The Messages We Send

This past weekend I attended and presented at a conference, hosted in a high school. Entering through the front door of the school, this large banner was one of the first things anyone would see.

Image 20170312 143033

I certainly understand why a school staff would be happy, even proud, about receiving their state accreditation, especially if they had failed multiple times in the past.1 And this is not intended to be a slam on them.

However, is that the message they want to communicate to the school community? Is that really the most important characteristic of this school? A distinction for which the school administration felt compelled to purchase a large banner and display it in a prominent place for all to see?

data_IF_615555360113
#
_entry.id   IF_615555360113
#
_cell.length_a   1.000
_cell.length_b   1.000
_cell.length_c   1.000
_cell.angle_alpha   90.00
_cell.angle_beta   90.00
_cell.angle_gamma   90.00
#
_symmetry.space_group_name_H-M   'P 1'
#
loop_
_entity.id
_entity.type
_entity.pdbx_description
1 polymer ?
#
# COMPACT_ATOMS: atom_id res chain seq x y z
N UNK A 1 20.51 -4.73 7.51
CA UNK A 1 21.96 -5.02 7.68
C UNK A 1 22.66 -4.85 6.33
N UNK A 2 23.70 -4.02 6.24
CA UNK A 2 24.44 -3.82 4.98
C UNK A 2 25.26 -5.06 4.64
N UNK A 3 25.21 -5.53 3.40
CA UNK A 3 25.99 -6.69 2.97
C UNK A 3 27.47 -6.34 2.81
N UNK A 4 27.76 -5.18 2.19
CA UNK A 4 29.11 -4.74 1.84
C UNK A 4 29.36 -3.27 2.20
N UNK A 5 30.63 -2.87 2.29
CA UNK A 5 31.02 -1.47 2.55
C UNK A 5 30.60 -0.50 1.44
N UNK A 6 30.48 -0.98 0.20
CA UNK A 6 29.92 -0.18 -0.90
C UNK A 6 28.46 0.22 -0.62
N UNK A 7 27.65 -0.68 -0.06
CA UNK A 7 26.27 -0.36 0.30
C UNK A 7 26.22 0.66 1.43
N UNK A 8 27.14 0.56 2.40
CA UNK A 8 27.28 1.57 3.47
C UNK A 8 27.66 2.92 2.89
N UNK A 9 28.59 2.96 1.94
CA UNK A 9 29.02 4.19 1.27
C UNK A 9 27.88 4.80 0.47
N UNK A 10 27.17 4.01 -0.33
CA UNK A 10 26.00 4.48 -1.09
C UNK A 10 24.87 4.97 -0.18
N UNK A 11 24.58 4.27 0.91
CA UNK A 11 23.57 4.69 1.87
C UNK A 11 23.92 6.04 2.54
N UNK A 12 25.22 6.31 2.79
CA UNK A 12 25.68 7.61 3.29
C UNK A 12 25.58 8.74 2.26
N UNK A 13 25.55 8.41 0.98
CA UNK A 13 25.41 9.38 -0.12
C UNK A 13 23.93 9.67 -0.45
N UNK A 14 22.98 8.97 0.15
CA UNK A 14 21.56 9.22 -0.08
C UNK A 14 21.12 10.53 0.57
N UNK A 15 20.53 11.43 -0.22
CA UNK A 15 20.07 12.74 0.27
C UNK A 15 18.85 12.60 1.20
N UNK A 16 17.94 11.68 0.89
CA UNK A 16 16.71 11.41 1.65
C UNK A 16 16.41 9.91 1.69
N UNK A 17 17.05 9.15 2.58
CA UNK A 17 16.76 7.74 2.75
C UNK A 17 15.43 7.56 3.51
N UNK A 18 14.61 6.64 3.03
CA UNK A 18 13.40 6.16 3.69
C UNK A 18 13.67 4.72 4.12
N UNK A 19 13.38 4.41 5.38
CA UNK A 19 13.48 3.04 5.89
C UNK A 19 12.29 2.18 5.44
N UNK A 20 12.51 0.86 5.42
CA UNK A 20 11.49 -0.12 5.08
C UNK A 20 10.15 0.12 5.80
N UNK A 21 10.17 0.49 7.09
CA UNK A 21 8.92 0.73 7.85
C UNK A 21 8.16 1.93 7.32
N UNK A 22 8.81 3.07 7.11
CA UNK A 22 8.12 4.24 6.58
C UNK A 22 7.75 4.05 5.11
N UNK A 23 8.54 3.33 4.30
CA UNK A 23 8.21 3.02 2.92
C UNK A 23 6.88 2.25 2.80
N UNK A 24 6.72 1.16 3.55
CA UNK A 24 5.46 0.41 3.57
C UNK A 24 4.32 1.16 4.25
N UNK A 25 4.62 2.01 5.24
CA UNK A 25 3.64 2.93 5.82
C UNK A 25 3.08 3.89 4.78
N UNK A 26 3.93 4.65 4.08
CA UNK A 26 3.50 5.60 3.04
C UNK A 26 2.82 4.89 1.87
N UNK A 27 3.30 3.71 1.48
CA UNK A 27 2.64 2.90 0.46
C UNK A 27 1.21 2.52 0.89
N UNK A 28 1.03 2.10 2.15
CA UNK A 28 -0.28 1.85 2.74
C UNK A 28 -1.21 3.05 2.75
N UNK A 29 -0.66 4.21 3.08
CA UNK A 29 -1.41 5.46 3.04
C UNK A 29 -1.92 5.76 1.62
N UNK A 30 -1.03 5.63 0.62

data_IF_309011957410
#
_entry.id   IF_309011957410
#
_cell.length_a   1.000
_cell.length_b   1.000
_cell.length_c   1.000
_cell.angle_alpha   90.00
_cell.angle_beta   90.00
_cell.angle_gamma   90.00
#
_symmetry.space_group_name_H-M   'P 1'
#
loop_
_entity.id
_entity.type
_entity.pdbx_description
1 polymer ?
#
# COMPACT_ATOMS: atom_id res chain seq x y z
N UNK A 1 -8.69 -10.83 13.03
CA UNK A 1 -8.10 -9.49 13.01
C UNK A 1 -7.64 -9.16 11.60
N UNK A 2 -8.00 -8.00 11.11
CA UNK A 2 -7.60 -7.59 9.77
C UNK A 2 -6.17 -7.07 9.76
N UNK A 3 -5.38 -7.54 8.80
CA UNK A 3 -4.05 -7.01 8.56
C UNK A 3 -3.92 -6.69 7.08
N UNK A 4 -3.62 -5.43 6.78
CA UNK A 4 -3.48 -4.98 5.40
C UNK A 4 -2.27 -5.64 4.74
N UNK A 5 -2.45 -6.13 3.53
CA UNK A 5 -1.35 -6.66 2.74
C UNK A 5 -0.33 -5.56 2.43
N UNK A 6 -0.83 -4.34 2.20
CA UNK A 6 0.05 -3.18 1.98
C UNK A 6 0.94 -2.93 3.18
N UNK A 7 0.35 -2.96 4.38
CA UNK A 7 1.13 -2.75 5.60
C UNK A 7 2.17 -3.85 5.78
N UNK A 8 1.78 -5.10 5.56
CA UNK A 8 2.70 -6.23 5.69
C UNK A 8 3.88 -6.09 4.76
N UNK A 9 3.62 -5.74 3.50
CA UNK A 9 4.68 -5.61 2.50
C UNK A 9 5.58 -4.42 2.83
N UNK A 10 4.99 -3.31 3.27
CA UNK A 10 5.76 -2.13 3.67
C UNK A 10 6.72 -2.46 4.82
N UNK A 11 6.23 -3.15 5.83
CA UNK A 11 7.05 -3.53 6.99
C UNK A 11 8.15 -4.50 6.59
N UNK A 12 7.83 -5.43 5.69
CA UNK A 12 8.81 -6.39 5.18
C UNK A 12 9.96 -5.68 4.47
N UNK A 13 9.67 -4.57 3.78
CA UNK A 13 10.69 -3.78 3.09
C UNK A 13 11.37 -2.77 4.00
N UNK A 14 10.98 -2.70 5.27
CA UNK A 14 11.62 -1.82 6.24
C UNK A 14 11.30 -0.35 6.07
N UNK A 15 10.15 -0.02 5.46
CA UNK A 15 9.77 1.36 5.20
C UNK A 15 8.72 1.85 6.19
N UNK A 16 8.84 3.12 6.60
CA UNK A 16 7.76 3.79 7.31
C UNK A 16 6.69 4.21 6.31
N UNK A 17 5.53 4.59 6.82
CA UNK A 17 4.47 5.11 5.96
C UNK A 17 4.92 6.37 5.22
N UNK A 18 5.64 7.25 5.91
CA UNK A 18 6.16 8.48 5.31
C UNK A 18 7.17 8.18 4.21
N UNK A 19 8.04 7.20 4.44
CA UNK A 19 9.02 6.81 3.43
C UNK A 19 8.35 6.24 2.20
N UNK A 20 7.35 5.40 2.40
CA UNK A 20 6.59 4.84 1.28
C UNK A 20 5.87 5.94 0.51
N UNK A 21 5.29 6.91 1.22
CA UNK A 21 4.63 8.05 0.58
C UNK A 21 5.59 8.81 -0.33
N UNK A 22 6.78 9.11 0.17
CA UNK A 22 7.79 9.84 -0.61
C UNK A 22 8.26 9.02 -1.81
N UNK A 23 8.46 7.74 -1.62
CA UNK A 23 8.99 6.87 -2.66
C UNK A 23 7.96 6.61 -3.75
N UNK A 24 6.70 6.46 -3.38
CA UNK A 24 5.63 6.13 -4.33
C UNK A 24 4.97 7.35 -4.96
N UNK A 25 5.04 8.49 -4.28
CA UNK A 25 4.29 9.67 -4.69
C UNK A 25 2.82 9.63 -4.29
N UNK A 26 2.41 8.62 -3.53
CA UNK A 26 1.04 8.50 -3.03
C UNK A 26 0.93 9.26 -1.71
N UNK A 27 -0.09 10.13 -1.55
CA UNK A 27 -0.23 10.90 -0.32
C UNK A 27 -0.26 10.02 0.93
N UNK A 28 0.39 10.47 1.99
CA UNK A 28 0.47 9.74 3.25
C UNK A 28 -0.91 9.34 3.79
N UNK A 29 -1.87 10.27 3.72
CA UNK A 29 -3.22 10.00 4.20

I wonder what would have been on that banner if it was created by the staff instead. More importantly, what would it say if you asked students to design a banner communicating the most important attribute of the school?

Navigating the largely administrative, and somewhat political, processes behind the accreditation process is very important to school and district administrators.

I doubt many other members of the community understands that process, or would ever list it as one of the top aspects of a successful school.

One thought on “The Messages We Send

  • March 14, 2017 at 12:21 pm
    Permalink

    I agree. It’s strange to tout something that’s expected. If I went into a hamburger joint that had a banner that said, “Our Restaurant Has Passed It’s Health Inspection!” I would be seriously worried to eat there again.

    Reply

Leave a Reply

Your email address will not be published. Required fields are marked *